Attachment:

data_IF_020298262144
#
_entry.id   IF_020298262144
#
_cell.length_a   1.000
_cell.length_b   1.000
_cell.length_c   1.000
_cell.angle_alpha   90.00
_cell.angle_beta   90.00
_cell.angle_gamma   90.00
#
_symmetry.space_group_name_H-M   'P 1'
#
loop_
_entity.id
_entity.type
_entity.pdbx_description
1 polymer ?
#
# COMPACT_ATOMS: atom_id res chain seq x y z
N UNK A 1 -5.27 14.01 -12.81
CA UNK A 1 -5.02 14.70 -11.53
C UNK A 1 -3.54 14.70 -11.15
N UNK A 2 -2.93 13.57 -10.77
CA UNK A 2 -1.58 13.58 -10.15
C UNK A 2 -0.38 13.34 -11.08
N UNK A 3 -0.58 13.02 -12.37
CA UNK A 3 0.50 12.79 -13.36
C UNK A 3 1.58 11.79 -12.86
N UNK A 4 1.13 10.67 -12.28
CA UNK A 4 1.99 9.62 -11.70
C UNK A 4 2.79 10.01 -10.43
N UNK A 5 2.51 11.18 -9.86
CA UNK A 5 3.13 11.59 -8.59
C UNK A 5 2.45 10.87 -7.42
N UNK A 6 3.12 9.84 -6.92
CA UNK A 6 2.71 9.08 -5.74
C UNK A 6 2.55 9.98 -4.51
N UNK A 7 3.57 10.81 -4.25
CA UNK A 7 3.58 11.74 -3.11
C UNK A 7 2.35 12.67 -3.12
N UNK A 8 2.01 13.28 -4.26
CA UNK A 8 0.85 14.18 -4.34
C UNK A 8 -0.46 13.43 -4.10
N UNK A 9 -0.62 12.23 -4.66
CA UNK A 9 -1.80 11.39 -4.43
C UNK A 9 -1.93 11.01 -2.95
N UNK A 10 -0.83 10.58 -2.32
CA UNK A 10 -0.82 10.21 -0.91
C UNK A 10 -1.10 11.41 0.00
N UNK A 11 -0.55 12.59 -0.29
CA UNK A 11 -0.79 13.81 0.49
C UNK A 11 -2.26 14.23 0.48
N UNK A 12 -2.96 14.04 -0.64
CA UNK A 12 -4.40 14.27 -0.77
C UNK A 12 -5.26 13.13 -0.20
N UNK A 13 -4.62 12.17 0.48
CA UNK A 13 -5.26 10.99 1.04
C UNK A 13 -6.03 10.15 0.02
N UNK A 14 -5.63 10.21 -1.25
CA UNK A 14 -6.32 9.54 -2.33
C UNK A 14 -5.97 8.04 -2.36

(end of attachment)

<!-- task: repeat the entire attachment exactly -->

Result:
data_IF_020298262144
#
_entry.id   IF_020298262144
#
_cell.length_a   1.000
_cell.length_b   1.000
_cell.length_c   1.000
_cell.angle_alpha   90.00
_cell.angle_beta   90.00
_cell.angle_gamma   90.00
#
_symmetry.space_group_name_H-M   'P 1'
#
loop_
_entity.id
_entity.type
_entity.pdbx_description
1 polymer ?
#
# COMPACT_ATOMS: atom_id res chain seq x y z
N UNK A 1 -5.27 14.01 -12.81
CA UNK A 1 -5.02 14.70 -11.53
C UNK A 1 -3.54 14.70 -11.15
N UNK A 2 -2.93 13.57 -10.77
CA UNK A 2 -1.58 13.58 -10.15
C UNK A 2 -0.38 13.34 -11.08
N UNK A 3 -0.58 13.02 -12.37
CA UNK A 3 0.50 12.79 -13.36
C UNK A 3 1.58 11.79 -12.86
N UNK A 4 1.13 10.67 -12.28
CA UNK A 4 1.99 9.62 -11.70
C UNK A 4 2.79 10.01 -10.43
N UNK A 5 2.51 11.18 -9.86
CA UNK A 5 3.13 11.59 -8.59
C UNK A 5 2.45 10.87 -7.42
N UNK A 6 3.12 9.84 -6.92
CA UNK A 6 2.71 9.08 -5.74
C UNK A 6 2.55 9.98 -4.51
N UNK A 7 3.57 10.81 -4.25
CA UNK A 7 3.58 11.74 -3.11
C UNK A 7 2.35 12.67 -3.12
N UNK A 8 2.01 13.28 -4.26
CA UNK A 8 0.85 14.18 -4.34
C UNK A 8 -0.46 13.43 -4.10
N UNK A 9 -0.62 12.23 -4.66
CA UNK A 9 -1.80 11.39 -4.43
C UNK A 9 -1.93 11.01 -2.95
N UNK A 10 -0.83 10.58 -2.32
CA UNK A 10 -0.82 10.21 -0.91
C UNK A 10 -1.10 11.41 0.00
N UNK A 11 -0.55 12.59 -0.29
CA UNK A 11 -0.79 13.81 0.49
C UNK A 11 -2.26 14.23 0.48
N UNK A 12 -2.96 14.04 -0.64
CA UNK A 12 -4.40 14.27 -0.77
C UNK A 12 -5.26 13.13 -0.20
N UNK A 13 -4.62 12.17 0.48
CA UNK A 13 -5.26 10.99 1.04
C UNK A 13 -6.03 10.15 0.02
N UNK A 14 -5.63 10.21 -1.25
CA UNK A 14 -6.32 9.54 -2.33
C UNK A 14 -5.97 8.04 -2.36